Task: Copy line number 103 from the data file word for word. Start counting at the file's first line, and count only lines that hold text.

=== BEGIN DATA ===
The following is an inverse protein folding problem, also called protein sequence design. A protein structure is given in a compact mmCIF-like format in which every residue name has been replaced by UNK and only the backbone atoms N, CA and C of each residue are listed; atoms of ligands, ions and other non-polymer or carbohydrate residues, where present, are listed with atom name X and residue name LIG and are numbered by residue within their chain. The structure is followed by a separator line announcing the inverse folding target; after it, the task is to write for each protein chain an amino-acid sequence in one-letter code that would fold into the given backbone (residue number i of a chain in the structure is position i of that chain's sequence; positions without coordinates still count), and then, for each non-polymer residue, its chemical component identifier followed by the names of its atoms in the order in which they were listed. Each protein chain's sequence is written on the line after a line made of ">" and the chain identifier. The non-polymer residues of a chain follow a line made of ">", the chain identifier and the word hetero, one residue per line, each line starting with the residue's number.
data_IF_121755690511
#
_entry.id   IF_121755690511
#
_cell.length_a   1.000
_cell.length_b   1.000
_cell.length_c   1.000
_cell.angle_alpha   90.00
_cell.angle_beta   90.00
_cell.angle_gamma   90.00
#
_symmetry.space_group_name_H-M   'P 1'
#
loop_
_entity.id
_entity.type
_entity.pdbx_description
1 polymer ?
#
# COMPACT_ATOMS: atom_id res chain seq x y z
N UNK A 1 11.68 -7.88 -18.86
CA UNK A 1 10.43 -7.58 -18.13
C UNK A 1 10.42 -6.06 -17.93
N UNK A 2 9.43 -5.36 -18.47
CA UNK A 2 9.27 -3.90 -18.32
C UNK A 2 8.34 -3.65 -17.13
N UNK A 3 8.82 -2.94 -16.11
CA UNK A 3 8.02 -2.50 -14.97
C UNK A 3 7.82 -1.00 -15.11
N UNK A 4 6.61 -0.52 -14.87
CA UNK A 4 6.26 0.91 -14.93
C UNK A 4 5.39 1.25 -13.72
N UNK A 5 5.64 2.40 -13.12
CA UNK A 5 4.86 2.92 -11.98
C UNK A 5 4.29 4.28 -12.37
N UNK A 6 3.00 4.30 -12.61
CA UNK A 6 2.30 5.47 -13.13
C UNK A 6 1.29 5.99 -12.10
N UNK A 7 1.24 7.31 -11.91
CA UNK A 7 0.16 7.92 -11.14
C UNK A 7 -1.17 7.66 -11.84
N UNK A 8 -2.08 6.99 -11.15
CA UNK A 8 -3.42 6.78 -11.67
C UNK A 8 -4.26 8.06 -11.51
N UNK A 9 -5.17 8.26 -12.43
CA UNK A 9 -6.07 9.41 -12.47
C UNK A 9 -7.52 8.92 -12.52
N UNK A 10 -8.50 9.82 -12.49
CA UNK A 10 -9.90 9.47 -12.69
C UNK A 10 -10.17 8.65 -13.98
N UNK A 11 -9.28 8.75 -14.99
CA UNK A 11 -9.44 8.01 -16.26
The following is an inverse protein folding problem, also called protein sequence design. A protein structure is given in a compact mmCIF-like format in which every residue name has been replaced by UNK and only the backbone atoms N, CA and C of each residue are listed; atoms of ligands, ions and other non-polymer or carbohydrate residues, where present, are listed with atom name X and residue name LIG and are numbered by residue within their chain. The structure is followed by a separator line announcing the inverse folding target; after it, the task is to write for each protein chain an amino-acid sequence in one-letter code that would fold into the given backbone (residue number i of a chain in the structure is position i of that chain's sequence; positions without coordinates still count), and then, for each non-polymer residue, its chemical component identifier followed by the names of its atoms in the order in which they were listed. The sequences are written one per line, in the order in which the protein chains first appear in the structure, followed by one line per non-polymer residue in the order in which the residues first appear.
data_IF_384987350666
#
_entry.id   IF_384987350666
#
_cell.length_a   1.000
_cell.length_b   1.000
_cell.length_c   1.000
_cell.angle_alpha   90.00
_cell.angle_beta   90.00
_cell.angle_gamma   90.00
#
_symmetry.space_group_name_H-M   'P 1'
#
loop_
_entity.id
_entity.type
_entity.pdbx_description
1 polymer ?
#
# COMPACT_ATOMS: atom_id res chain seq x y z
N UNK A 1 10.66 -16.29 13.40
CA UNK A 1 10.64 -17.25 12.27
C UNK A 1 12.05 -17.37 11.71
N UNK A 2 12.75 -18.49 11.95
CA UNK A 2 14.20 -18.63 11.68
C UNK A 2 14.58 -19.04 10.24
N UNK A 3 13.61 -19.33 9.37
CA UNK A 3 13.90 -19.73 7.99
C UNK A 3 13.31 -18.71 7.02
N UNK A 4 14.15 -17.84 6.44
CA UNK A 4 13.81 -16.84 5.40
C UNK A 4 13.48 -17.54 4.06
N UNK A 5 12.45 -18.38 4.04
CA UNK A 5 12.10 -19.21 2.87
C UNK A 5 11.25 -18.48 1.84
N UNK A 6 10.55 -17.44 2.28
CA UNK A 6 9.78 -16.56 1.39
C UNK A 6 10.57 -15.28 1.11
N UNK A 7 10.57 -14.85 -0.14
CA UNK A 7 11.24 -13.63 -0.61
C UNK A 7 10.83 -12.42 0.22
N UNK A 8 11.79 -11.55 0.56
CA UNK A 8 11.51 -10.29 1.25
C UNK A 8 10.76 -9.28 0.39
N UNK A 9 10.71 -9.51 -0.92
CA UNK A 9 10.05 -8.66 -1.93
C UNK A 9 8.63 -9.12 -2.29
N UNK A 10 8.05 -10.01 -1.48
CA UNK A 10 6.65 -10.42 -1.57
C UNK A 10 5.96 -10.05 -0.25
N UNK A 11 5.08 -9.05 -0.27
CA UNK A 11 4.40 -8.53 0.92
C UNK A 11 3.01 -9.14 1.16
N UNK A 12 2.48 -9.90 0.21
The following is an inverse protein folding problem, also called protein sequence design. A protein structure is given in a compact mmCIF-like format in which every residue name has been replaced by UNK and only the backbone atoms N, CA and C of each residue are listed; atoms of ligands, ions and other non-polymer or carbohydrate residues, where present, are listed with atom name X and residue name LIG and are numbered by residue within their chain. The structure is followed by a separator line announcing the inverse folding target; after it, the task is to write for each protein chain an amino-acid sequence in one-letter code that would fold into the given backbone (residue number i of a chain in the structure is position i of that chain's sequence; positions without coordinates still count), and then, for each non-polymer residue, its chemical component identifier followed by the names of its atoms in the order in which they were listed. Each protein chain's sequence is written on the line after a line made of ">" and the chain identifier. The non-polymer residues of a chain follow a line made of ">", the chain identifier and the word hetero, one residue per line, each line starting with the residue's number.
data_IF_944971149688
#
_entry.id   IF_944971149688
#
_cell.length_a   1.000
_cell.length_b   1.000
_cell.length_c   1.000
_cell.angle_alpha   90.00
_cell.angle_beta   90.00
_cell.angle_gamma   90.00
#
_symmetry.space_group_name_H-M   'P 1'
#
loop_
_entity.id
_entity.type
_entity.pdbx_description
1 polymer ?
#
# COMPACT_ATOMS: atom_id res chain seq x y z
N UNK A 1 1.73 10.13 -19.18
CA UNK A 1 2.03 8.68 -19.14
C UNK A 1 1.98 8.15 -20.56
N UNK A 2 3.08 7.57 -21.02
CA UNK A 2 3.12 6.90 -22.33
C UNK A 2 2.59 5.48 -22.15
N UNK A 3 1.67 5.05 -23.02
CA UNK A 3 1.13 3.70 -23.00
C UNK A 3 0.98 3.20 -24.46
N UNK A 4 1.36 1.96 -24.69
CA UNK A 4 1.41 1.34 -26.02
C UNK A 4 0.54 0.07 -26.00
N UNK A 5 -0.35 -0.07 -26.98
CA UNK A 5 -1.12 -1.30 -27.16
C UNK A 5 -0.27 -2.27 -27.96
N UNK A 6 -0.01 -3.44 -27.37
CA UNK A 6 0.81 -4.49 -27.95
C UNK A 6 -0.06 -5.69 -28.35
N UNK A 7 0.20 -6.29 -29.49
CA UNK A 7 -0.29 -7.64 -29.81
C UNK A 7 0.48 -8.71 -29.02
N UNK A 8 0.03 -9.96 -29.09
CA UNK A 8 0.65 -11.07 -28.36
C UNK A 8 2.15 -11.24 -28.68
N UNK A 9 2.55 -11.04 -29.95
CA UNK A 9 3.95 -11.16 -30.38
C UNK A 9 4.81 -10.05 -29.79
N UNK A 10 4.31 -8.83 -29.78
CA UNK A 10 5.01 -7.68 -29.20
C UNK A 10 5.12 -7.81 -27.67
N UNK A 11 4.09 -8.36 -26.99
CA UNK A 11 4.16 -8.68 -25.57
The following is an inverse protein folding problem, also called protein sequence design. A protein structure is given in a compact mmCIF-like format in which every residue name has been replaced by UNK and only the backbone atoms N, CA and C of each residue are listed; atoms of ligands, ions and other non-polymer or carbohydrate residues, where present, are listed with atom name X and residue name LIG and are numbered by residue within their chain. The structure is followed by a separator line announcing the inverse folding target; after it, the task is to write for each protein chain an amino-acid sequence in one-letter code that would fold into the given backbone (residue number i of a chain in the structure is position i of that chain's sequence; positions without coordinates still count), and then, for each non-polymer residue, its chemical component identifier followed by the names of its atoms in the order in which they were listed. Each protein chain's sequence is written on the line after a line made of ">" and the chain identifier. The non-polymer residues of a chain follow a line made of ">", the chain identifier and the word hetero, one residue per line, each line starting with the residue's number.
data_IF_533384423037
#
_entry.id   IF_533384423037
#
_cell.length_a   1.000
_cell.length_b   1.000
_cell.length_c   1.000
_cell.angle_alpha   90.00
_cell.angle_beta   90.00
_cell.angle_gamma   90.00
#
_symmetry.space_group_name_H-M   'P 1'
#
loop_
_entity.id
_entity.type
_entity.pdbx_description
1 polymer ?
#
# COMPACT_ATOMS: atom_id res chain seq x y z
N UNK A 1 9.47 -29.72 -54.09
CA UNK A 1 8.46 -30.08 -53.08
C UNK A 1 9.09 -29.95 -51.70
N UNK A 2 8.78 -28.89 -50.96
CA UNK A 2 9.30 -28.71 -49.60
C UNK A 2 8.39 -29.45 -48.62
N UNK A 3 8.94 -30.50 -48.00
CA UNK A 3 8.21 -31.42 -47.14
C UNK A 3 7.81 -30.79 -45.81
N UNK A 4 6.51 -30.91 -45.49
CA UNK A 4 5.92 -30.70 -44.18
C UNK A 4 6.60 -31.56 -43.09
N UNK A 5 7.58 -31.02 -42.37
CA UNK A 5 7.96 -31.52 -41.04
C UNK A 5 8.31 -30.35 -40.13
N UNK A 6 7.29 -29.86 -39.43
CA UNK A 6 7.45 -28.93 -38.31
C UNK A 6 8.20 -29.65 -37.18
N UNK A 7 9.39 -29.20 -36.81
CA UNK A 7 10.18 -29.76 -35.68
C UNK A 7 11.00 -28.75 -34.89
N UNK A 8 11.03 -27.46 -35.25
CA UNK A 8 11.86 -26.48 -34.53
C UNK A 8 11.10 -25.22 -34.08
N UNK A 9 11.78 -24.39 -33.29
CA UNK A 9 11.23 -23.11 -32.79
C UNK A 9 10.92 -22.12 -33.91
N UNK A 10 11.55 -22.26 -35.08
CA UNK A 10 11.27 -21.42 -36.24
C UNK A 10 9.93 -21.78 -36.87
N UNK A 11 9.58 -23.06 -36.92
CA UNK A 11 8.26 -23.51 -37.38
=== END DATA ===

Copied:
CA UNK A 10 6.65 -10.42 -1.57